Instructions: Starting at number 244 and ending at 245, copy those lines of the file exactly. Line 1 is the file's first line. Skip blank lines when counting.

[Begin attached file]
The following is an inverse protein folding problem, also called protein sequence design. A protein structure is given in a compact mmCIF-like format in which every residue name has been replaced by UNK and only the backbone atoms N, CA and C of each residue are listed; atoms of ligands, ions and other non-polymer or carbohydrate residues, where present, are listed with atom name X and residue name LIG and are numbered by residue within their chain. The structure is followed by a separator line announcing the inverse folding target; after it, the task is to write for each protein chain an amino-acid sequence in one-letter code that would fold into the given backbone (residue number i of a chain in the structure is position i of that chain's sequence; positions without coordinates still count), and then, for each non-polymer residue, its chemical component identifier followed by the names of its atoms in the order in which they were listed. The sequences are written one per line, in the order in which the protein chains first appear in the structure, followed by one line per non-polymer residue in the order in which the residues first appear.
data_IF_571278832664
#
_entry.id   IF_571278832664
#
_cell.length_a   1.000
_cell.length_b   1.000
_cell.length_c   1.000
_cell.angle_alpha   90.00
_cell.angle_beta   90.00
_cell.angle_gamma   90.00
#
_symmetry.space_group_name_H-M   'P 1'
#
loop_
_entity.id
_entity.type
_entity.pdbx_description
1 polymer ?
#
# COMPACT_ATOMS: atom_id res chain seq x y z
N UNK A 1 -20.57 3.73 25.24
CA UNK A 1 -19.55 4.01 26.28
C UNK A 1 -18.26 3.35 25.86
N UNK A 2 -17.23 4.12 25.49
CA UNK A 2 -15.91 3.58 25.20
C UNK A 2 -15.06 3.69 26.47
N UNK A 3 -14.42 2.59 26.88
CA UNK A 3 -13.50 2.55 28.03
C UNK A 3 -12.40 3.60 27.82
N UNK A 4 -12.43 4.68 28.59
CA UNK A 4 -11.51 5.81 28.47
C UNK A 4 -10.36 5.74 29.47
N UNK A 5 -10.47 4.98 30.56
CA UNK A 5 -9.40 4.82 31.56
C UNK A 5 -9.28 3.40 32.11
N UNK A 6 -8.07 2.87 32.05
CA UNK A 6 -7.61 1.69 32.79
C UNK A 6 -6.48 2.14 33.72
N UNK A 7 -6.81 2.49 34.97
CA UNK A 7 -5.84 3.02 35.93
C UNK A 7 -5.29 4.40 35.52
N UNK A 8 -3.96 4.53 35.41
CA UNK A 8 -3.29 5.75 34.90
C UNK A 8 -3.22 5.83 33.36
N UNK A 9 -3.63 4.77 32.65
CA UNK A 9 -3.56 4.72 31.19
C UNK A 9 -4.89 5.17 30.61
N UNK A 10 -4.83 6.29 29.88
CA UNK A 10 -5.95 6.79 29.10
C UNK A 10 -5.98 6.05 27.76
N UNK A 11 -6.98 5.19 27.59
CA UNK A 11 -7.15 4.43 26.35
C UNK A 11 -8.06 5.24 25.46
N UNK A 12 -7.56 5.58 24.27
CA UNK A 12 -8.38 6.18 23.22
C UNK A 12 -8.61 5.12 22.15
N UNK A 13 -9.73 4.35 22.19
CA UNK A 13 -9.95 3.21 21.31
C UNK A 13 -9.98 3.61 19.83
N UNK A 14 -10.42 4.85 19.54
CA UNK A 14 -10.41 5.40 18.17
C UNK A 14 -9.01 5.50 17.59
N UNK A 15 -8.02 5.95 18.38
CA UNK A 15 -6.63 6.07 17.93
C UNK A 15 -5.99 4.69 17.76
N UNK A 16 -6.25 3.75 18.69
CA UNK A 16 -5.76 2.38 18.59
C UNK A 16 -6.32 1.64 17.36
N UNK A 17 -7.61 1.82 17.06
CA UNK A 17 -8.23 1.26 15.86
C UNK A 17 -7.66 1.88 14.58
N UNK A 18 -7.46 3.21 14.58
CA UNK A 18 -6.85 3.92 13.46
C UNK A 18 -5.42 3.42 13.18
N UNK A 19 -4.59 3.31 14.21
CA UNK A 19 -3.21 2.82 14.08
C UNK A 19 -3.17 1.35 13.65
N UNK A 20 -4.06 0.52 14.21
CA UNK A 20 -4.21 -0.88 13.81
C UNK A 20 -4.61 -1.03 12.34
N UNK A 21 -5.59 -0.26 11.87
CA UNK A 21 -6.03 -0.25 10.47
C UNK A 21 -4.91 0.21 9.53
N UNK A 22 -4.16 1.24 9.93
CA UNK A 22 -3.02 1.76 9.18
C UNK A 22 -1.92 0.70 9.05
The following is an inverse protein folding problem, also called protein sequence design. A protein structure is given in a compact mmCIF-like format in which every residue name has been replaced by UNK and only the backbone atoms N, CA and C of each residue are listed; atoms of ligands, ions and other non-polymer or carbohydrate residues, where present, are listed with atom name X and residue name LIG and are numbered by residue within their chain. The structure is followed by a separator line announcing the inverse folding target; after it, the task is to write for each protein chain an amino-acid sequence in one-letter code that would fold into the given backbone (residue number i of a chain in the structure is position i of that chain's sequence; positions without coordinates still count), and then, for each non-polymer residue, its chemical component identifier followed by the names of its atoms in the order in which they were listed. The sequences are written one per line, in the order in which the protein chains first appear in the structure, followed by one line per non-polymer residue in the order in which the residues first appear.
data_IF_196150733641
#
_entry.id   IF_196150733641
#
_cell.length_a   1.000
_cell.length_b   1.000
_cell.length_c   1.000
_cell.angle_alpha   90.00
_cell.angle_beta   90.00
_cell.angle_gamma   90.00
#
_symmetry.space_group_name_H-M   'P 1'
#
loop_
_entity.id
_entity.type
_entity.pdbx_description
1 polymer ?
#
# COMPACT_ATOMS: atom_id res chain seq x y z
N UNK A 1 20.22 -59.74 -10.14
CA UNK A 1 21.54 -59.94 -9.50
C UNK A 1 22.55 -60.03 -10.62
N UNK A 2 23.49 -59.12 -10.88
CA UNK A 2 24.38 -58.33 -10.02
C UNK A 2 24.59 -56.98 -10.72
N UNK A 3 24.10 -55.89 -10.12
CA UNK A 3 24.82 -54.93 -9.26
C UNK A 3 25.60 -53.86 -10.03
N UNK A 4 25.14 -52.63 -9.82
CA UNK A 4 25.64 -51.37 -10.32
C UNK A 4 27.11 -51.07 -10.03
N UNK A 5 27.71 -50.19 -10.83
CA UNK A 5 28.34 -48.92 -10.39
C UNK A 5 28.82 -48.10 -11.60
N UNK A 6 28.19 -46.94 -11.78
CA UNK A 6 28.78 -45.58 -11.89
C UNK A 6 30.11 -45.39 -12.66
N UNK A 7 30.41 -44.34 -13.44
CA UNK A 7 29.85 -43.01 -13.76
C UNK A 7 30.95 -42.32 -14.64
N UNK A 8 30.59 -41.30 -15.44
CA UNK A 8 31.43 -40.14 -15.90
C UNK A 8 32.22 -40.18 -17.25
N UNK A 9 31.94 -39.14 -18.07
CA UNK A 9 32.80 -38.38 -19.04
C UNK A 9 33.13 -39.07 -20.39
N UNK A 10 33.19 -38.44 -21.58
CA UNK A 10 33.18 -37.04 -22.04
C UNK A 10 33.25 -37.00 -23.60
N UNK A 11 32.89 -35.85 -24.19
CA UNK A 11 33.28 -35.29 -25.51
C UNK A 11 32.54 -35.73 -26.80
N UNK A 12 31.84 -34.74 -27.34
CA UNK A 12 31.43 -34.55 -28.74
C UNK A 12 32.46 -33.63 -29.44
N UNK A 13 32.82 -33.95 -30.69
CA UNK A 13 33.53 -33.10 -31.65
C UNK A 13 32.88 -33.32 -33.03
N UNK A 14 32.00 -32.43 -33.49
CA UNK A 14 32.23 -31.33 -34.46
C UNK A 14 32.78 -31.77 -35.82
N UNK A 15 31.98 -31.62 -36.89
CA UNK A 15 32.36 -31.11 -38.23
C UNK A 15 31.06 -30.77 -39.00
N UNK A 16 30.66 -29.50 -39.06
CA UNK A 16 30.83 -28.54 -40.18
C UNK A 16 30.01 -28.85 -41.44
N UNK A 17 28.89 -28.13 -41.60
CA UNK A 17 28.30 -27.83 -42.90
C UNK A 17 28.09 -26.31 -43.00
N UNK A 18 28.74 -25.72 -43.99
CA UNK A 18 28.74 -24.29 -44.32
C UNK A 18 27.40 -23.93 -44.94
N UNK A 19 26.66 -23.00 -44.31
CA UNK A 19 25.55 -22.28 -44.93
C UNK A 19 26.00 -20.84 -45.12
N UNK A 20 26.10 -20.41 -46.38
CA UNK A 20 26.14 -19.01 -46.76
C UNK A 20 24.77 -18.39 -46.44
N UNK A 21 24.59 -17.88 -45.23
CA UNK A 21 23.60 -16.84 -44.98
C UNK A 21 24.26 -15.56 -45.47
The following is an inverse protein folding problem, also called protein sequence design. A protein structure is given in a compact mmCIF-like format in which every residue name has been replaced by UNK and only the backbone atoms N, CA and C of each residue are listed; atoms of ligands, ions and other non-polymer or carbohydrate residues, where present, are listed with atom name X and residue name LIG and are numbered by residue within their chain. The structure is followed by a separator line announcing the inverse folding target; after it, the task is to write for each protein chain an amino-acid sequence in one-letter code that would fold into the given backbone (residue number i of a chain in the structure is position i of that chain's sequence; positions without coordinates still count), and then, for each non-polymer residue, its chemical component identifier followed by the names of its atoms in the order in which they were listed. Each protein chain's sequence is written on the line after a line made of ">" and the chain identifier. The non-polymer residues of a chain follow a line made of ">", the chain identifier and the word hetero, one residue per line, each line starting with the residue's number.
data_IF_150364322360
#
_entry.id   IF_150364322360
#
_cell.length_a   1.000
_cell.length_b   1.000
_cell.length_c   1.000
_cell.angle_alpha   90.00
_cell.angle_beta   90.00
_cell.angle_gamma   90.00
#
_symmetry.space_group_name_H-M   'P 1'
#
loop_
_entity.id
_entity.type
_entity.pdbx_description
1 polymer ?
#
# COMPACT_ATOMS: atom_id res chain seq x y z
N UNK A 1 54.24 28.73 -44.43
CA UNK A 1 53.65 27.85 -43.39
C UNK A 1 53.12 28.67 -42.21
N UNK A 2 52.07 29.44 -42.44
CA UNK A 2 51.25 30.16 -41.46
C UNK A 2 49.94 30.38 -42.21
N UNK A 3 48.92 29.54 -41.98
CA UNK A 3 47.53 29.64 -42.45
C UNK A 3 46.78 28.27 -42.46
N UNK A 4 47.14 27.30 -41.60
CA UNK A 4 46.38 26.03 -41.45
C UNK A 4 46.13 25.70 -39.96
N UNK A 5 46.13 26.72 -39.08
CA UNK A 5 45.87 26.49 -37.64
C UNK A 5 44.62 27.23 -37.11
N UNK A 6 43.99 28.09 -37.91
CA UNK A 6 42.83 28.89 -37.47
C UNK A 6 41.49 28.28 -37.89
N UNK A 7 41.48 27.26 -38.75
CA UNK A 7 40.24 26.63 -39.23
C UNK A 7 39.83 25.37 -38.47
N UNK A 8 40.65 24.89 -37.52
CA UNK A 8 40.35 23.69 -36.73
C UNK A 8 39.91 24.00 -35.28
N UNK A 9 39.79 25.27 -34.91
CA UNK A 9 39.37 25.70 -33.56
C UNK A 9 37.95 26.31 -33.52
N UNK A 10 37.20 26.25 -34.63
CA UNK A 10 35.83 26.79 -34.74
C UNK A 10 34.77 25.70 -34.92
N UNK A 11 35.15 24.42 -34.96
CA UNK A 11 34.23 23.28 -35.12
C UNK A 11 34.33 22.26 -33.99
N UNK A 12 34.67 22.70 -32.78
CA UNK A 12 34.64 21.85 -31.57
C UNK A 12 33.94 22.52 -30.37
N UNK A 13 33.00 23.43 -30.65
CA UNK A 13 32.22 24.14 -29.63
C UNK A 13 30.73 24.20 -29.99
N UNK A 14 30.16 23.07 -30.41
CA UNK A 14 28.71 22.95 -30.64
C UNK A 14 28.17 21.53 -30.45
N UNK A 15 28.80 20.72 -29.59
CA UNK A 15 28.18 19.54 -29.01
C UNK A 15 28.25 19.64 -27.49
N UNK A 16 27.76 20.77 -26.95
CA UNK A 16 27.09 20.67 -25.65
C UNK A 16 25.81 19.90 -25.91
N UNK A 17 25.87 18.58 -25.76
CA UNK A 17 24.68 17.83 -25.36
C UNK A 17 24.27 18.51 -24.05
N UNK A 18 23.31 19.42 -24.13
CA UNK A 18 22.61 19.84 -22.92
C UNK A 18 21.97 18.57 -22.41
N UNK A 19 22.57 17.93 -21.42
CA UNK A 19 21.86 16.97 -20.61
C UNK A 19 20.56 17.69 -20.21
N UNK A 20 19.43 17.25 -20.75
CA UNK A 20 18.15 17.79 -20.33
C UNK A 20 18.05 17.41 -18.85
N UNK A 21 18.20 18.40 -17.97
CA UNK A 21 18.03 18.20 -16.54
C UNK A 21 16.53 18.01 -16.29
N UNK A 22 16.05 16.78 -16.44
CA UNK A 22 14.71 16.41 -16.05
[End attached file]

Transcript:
N UNK A 18 23.31 19.42 -24.13
CA UNK A 18 22.61 19.84 -22.92